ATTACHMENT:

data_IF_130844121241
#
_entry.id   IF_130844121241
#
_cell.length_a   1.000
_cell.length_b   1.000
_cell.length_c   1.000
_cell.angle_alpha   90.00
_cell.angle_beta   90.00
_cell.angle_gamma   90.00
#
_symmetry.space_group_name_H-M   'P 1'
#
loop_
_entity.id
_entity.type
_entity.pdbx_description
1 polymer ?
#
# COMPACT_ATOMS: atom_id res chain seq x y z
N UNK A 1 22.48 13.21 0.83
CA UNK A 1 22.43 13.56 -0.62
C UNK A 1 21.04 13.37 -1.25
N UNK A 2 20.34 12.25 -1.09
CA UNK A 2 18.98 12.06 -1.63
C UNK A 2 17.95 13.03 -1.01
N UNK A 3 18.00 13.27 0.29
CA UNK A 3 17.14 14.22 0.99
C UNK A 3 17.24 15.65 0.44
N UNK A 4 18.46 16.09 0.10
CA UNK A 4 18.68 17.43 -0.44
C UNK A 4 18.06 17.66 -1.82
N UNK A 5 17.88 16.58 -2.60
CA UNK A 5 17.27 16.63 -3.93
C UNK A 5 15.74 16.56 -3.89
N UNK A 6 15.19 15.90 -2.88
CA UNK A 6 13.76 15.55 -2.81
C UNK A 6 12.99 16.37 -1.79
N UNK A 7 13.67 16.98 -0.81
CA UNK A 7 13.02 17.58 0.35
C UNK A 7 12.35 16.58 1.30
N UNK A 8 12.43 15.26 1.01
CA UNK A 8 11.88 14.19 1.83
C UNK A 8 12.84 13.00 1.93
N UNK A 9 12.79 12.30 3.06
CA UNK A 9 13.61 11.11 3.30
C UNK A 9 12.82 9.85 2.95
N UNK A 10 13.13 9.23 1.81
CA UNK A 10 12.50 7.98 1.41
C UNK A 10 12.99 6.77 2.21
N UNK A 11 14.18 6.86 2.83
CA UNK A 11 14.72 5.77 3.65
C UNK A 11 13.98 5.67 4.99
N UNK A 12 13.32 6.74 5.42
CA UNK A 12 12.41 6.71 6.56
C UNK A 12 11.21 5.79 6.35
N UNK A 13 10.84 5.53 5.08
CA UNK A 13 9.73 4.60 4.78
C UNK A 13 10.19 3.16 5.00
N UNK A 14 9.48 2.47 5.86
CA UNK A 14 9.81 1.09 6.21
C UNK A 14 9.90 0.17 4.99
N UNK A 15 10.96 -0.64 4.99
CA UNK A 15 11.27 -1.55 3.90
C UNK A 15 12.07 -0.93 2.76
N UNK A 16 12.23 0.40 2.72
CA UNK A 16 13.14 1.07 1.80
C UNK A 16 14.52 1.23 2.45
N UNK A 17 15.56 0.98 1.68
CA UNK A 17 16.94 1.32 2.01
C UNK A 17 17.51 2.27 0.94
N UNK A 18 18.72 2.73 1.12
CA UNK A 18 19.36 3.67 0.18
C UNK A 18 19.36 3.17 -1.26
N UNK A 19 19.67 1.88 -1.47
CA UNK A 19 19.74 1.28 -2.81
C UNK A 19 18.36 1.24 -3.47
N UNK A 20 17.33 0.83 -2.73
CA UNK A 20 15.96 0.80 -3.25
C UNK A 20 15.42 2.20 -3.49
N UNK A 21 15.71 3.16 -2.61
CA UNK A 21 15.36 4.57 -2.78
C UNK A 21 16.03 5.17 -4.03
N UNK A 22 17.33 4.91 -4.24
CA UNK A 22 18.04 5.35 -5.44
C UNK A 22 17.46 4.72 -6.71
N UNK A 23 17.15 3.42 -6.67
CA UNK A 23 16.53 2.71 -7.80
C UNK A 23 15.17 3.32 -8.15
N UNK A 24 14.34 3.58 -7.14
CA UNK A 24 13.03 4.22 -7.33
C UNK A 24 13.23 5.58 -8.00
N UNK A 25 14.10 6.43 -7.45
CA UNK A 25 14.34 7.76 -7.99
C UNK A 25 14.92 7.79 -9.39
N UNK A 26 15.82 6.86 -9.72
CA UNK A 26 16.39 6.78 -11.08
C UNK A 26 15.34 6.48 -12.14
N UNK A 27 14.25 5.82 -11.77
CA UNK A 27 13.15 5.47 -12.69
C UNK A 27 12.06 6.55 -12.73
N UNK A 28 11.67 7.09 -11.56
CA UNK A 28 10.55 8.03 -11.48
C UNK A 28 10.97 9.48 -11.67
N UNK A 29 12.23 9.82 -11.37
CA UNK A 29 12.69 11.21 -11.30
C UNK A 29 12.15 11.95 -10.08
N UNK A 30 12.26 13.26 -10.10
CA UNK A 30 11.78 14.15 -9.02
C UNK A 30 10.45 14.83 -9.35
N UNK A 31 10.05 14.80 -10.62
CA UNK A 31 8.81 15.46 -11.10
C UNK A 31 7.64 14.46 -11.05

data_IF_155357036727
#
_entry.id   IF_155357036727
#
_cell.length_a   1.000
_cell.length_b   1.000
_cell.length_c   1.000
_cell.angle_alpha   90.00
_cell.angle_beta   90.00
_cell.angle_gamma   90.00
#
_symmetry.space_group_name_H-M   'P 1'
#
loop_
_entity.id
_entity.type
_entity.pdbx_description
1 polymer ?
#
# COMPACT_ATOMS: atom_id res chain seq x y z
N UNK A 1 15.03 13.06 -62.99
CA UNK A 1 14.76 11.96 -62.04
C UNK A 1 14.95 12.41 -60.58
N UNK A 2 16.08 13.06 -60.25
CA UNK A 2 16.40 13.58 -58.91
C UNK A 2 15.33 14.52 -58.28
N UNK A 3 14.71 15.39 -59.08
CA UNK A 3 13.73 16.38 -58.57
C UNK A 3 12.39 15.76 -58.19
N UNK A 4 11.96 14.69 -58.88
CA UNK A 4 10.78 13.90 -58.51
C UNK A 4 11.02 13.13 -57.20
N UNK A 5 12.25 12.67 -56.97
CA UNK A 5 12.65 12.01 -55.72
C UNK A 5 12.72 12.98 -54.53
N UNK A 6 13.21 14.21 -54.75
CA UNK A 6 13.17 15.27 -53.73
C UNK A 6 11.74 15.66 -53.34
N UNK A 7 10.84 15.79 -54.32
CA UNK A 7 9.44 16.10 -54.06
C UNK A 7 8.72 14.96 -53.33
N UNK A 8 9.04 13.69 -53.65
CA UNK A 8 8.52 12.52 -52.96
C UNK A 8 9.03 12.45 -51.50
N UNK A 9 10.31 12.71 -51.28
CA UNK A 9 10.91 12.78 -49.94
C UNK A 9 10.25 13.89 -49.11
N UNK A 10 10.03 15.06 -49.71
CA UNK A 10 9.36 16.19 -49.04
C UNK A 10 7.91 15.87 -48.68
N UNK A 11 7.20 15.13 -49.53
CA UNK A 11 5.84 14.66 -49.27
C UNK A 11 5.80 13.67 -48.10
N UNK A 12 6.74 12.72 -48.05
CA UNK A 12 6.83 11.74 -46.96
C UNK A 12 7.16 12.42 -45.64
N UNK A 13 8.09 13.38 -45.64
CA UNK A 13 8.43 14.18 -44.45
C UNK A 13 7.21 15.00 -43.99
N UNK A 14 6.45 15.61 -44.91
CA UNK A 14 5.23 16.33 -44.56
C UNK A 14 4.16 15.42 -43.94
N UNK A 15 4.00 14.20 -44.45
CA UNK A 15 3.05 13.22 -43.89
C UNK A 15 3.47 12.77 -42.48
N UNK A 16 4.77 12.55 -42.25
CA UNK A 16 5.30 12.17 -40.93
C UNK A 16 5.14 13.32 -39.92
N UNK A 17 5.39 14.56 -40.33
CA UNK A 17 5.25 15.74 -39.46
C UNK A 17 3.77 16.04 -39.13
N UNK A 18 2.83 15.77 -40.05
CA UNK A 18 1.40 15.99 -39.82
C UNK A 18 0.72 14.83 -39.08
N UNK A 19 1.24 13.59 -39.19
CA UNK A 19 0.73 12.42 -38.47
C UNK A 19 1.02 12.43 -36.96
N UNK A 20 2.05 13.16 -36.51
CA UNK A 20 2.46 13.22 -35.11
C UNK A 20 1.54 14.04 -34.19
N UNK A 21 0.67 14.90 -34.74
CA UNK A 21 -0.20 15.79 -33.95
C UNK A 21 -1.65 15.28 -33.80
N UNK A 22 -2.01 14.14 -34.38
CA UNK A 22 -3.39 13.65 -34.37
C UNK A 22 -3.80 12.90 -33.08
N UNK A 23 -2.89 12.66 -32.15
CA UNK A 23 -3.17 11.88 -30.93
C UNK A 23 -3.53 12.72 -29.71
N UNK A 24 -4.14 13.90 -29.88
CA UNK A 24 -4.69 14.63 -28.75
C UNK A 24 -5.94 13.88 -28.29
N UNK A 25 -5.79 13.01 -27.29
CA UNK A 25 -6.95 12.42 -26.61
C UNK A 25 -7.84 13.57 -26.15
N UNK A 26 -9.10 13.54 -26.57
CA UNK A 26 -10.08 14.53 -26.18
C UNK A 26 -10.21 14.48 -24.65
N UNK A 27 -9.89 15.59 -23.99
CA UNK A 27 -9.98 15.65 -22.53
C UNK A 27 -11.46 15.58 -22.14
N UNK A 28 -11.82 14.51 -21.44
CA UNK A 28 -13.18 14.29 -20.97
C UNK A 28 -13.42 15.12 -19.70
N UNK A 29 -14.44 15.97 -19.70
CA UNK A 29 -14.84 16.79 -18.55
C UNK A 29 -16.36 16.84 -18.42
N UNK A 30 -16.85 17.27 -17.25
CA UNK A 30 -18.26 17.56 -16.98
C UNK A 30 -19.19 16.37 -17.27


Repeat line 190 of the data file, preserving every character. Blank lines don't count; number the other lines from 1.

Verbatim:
C UNK A 19 1.02 12.43 -36.96